AW: This is your debut novel, but you have a lot of experience with writing novels and writing in general. What was the writing process like for this particular novel?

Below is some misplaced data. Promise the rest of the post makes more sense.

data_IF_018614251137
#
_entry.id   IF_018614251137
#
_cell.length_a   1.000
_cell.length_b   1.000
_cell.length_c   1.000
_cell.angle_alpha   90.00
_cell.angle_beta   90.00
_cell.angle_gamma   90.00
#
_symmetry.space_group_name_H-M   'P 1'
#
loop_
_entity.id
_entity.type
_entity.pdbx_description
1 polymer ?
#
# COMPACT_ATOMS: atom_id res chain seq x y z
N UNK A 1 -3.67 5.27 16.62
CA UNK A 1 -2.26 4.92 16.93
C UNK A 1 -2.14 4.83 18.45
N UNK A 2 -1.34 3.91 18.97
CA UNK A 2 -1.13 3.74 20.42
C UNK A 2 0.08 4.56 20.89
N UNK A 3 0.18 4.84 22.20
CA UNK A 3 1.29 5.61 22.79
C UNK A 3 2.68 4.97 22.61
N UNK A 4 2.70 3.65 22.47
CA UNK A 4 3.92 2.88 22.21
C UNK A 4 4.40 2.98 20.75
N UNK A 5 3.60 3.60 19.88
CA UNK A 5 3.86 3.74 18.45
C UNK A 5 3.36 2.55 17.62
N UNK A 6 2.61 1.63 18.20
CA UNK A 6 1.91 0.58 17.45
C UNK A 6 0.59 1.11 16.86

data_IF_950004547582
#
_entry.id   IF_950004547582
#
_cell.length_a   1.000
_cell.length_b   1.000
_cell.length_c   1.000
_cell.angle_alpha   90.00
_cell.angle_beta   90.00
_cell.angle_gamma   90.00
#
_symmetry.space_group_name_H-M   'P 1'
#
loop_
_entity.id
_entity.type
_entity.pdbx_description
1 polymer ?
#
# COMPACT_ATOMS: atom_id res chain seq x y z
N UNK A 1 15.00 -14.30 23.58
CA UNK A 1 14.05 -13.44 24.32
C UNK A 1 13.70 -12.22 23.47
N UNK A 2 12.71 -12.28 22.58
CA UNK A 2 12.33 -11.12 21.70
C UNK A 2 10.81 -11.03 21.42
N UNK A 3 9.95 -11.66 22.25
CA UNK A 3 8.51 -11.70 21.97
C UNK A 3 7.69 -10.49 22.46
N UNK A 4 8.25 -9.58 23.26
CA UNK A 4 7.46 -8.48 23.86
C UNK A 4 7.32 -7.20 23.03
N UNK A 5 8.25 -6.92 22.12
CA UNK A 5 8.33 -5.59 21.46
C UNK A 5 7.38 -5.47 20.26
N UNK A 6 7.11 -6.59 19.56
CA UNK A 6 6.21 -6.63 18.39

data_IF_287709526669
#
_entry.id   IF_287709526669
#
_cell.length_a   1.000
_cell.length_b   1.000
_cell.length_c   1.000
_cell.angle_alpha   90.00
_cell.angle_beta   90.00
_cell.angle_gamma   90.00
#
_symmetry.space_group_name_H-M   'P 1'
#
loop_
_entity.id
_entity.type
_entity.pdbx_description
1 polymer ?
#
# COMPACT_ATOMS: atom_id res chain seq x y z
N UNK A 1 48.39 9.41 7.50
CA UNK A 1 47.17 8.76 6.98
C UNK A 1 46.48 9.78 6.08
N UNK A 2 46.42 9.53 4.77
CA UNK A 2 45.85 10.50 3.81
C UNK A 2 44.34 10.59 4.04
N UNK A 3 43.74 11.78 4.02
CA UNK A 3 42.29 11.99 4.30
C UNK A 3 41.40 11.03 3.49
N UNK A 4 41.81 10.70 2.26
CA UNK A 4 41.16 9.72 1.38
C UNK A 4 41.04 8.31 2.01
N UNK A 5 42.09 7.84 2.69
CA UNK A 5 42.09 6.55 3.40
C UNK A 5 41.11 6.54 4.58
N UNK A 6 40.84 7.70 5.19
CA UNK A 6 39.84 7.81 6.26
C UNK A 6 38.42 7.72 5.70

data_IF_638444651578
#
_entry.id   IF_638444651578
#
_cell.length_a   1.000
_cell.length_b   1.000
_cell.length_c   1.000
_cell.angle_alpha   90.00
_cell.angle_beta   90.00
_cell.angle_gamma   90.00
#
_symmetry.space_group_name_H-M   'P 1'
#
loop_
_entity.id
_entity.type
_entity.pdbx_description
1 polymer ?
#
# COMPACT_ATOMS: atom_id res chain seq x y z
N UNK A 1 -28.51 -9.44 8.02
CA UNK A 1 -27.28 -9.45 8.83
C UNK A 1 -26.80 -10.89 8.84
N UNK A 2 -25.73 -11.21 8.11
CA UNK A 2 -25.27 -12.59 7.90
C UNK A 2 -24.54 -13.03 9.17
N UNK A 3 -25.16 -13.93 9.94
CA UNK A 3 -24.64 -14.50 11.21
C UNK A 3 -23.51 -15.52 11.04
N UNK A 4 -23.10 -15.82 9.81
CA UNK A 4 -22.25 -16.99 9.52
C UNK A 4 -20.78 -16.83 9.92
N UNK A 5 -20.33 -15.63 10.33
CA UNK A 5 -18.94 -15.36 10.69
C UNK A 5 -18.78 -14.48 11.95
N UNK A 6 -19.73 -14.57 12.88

JP: Yeah, I’ve been doing this for quite a while. I have four previous full-length novel manuscripts that remain very much unpublished. So, my debut novel will be my fifth full-length manuscript because it takes quite a long time to get it right. The writing process was interesting because it started as a dream, which sounds like a cliche but it’s really true. Right back at the beginning of 2020, when the pandemic was starting to hit, I caught a pretty bad fever. It was so early in the pandemic that I don’t know for sure if I had COVID because we couldn’t get a test. It was over the weekend of my birthday, which is not great, and I was really not very well. I spent this long weekend, several days, just basically half-asleep, trying to sleep off this fever, and I was having really strange, vivid dreams, like you sometimes do in a feverish state. One of them was so vivid that I got up next morning and literally wrote it down and that became the beginning of the novel. The core of the dream was that I was back in the days when I was working for the government and my boss called me up and said, we’re gonna send you on this assignment. You’re going to go to this place, but I can’t tell you where it is. And I’m thinking, how do I get there if I don’t know where I’m going? But in a dream, you know, it just happens. I said, what am I going to do when I get there? And he said, somebody’s going to meet you. They’re going to tell you what to do. And so I traveled to this place and somebody starts shooting at me like they’re trying to kill me. And I’m thinking, what did I get myself into here? So that was the dream. And those things all happen in Citizen Orlov in the first few chapters of the book, and it takes off from there. I originally wrote it as a 26,000-word novella and took it to my writers’ critique group. They said, you should keep going and make it a novel. So, I carried on and I expanded it from the novella into a novel for the rest of that year. The whole thing was probably about a year of a process just on the writing.